Joined: Feb. 2007
||Posted: June 20 2007,16:10
|It's not a 'Oh, this one is better than the other' thing.|
No, I think they differ with regard to a couple very important distinctions. I've had a little more experience with Puppy the last few weeks, and I've found some things I find entirely unacceptable which prevent me from recommending it beyond its use as a live CD (and then only without touching any other media).
First, while both are "safe" when run as live (read-only) CDs, they're markedly different in terms of inherent security when installed. Puppy (and dynebolic since someone mentioned it as well) runs as root only (user "spot" is also available by default, but pay attention to the login and the permissions: it's a root-only system). IIRC, neither Puppy nor dyne even uses a password. This isn't trivial. It defeats one of the major security advantages Unix has traditionally had in the form of permissions against single-user OSes like Windows pre-NT (and modern ones like Haiku or even OSX when set up for single user only). Puppy makes sense as an installed OS only if you think Win95 was the pinnacle of computing security. By contrast, DSL boots by default to user dsl with sudo privileges but not direct root privileges. This is the proper, more secure way of running a Unix/Linux environment.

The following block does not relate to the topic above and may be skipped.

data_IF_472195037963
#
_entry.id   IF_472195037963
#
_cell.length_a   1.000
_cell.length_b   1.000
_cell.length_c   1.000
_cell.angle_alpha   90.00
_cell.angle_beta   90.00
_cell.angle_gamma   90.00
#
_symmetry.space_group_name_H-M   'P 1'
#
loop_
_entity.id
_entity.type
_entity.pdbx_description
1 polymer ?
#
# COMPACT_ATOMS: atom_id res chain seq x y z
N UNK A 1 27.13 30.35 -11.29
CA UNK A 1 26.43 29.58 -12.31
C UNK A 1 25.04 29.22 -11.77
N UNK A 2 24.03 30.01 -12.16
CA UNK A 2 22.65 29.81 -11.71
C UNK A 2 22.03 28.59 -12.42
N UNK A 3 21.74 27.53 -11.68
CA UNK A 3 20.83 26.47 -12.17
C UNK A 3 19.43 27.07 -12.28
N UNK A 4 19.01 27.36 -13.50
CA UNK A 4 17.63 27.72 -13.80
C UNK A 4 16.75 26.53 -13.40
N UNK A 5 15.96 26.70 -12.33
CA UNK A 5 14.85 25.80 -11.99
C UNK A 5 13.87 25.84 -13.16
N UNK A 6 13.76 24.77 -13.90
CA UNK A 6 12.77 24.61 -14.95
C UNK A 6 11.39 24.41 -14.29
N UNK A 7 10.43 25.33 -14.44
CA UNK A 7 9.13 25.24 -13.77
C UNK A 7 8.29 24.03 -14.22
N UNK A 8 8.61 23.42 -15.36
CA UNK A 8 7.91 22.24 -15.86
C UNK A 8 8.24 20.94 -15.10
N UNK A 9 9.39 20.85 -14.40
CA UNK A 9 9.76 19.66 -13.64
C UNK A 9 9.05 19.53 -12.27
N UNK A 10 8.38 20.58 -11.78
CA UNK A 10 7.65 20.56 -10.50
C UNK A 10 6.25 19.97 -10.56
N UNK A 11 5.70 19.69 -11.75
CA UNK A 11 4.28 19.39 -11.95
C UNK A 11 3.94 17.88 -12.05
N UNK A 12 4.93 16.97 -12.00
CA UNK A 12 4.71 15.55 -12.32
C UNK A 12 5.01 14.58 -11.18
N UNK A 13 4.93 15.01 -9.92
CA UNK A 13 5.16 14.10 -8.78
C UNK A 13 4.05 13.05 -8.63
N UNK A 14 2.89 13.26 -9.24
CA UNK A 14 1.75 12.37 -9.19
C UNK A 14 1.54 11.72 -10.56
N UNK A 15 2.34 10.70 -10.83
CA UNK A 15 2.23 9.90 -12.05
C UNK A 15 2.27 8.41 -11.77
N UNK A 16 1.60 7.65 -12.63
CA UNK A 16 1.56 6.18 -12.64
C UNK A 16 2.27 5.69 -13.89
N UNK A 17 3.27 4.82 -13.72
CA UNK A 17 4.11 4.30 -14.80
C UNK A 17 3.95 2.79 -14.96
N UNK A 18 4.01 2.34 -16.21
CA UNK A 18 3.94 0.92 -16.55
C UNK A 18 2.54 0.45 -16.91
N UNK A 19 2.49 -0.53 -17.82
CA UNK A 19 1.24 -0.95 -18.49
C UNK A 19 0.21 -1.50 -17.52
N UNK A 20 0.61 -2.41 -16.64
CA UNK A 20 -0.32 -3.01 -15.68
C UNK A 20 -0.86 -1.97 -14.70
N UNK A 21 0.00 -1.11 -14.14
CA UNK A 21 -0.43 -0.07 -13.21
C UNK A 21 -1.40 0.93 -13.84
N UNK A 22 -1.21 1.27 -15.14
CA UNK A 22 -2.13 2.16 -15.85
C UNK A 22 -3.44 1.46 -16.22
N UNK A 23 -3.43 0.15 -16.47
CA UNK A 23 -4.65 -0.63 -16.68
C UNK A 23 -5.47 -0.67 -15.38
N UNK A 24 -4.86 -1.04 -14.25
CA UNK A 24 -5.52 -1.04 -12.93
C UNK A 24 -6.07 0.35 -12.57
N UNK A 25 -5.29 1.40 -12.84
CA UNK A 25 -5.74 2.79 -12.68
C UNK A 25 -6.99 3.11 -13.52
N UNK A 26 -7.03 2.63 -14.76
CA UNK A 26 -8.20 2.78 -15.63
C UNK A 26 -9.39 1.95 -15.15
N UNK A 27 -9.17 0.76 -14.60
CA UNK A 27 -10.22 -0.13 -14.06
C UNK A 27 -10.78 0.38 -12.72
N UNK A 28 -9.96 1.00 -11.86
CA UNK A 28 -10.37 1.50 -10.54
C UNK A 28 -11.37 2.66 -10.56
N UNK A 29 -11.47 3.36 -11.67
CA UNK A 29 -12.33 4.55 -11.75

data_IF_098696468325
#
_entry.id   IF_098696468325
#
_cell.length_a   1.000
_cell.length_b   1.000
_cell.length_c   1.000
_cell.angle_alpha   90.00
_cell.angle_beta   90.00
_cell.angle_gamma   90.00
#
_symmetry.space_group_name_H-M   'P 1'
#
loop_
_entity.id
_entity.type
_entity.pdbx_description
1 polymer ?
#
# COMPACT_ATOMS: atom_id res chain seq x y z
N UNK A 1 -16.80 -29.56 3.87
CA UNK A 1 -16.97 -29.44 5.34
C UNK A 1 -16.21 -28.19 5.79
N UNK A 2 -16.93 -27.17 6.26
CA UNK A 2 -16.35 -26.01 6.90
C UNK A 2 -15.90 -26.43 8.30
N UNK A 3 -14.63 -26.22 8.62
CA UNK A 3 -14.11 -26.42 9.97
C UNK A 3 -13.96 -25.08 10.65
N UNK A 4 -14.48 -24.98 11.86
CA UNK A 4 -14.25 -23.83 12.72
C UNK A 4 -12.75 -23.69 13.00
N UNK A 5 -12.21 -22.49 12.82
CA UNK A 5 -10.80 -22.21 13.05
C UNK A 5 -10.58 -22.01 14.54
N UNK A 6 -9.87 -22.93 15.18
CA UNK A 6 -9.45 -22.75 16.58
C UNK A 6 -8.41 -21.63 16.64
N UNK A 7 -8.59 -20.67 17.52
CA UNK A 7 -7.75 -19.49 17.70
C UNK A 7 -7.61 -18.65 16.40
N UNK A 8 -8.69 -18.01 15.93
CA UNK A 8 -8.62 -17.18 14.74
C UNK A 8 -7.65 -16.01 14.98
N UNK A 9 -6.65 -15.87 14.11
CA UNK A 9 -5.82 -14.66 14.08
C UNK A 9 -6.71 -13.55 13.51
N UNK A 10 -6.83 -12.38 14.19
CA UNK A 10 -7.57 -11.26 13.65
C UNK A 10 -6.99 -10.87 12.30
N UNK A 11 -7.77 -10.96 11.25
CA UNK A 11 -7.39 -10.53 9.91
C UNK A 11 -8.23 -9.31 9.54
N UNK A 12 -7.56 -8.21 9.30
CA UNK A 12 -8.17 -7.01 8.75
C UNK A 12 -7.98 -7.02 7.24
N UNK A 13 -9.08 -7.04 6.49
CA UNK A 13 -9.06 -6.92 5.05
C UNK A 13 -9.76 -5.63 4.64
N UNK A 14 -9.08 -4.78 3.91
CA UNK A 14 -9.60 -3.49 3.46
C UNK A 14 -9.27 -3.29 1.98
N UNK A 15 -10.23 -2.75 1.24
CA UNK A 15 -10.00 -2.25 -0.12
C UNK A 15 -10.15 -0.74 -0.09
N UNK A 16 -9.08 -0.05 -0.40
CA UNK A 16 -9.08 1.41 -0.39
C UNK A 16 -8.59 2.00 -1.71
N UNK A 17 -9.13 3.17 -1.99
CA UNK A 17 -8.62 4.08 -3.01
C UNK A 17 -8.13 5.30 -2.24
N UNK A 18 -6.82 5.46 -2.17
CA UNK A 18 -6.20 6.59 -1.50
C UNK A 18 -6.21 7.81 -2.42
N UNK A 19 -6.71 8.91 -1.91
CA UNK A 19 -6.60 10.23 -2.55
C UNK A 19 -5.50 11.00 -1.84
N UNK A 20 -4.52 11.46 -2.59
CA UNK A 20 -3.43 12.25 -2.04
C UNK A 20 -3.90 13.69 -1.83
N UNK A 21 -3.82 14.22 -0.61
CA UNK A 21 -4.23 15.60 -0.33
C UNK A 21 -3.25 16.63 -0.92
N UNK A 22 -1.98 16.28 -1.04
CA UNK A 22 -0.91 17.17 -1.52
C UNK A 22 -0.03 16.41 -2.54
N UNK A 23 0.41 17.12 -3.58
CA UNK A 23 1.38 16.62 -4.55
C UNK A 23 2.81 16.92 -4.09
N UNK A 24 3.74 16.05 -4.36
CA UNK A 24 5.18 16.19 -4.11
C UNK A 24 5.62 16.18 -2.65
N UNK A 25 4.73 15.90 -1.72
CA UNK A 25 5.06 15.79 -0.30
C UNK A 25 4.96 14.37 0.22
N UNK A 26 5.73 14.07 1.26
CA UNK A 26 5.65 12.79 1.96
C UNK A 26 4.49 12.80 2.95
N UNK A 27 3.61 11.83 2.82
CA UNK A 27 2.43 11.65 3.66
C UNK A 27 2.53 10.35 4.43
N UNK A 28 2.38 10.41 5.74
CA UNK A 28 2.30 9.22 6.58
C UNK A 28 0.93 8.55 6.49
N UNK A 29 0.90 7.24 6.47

Second, the underlying paradigms are 180-degrees different and it goes far beyond GTK1 v GTK2 and the acceptability of bloat. Puppy is aimed at ease of use (which is why it's single-user) particularly for those transitioning from Windows, not at maintaining support for legacy hardware. DSL's paradigm is usability without bloat: the extensions are supposed to be as bloat-free as the base ISO.
Along the lines of the former (root only, no password), I was working on a guide about hardening DSL (particularly traditional hard drive installation) beyond its already secure settings before a couple things at work got in my way and consumed all my time (I think I have some breathing room now). I'll post the guide either on my blog or the DSL Wiki as soon as I have a little more time to finish it.
"It felt kind of like having a pitbull terrier on my rear end."
-- meo (copyright(c)2008, all rights reserved)